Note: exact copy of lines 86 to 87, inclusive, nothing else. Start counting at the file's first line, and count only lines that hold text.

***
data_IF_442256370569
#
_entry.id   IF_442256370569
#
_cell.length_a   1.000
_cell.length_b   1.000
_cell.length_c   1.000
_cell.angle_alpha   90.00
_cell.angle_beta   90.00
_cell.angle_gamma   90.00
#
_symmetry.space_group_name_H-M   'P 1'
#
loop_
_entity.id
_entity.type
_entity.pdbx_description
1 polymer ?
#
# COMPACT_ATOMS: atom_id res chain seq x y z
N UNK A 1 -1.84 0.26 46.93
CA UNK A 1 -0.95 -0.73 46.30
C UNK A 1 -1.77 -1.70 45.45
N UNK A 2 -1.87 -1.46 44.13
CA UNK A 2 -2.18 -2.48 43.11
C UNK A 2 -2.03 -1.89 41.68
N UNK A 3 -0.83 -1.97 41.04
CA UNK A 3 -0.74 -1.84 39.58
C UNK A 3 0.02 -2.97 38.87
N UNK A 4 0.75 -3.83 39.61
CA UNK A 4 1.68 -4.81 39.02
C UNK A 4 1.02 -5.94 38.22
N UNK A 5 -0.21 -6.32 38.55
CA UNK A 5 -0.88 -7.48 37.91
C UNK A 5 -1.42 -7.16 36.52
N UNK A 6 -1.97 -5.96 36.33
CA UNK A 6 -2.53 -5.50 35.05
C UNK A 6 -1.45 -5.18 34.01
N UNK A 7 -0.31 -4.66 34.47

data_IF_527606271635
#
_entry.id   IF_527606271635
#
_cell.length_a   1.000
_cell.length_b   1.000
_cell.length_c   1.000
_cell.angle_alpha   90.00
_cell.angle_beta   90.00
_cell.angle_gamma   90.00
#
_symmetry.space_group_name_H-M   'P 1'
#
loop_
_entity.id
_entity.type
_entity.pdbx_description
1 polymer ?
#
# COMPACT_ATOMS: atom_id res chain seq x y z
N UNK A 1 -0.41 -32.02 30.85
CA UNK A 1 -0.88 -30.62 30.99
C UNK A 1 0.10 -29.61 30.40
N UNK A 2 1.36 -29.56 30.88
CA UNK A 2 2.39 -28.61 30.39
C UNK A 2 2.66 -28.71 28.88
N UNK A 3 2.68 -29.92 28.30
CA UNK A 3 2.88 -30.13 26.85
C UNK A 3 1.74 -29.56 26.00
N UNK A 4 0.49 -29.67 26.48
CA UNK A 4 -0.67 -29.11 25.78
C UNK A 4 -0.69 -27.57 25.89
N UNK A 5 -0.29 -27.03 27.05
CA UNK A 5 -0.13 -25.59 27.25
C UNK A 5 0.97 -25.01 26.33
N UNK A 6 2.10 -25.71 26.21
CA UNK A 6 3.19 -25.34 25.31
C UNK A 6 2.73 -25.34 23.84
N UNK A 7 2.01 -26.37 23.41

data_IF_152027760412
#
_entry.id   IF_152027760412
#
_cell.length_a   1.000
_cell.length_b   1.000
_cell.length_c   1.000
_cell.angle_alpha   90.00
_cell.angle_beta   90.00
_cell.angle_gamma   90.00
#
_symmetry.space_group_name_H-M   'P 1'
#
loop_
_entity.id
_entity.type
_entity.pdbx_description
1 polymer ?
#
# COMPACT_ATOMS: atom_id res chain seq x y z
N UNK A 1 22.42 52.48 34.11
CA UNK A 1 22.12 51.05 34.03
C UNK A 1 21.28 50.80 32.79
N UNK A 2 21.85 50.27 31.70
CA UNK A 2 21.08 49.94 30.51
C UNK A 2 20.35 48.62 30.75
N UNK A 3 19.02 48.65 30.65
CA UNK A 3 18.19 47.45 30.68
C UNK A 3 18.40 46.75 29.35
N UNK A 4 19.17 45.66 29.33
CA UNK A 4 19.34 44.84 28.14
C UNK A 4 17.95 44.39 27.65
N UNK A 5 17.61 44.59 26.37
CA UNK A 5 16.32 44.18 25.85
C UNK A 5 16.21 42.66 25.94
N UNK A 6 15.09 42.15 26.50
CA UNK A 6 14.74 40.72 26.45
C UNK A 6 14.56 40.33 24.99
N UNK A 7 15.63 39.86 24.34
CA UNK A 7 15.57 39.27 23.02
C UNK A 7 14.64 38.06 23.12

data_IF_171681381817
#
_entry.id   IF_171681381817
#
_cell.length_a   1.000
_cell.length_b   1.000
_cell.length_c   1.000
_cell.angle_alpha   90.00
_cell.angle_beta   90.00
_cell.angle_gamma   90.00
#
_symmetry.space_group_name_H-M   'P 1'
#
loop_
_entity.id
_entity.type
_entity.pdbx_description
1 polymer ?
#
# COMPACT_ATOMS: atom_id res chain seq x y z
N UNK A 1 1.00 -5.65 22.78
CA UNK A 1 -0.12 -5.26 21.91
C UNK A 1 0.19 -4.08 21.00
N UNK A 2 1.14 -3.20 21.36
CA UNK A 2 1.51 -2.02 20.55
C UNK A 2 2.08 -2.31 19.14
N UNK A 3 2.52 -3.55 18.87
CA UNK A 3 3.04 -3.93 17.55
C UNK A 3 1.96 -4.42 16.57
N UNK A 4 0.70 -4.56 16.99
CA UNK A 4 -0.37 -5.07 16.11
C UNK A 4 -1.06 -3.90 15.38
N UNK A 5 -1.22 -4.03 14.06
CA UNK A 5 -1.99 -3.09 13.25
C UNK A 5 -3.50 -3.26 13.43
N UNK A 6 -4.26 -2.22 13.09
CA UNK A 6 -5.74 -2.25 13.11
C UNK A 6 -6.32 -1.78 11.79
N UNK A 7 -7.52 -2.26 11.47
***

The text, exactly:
_cell.angle_alpha   90.00
_cell.angle_beta   90.00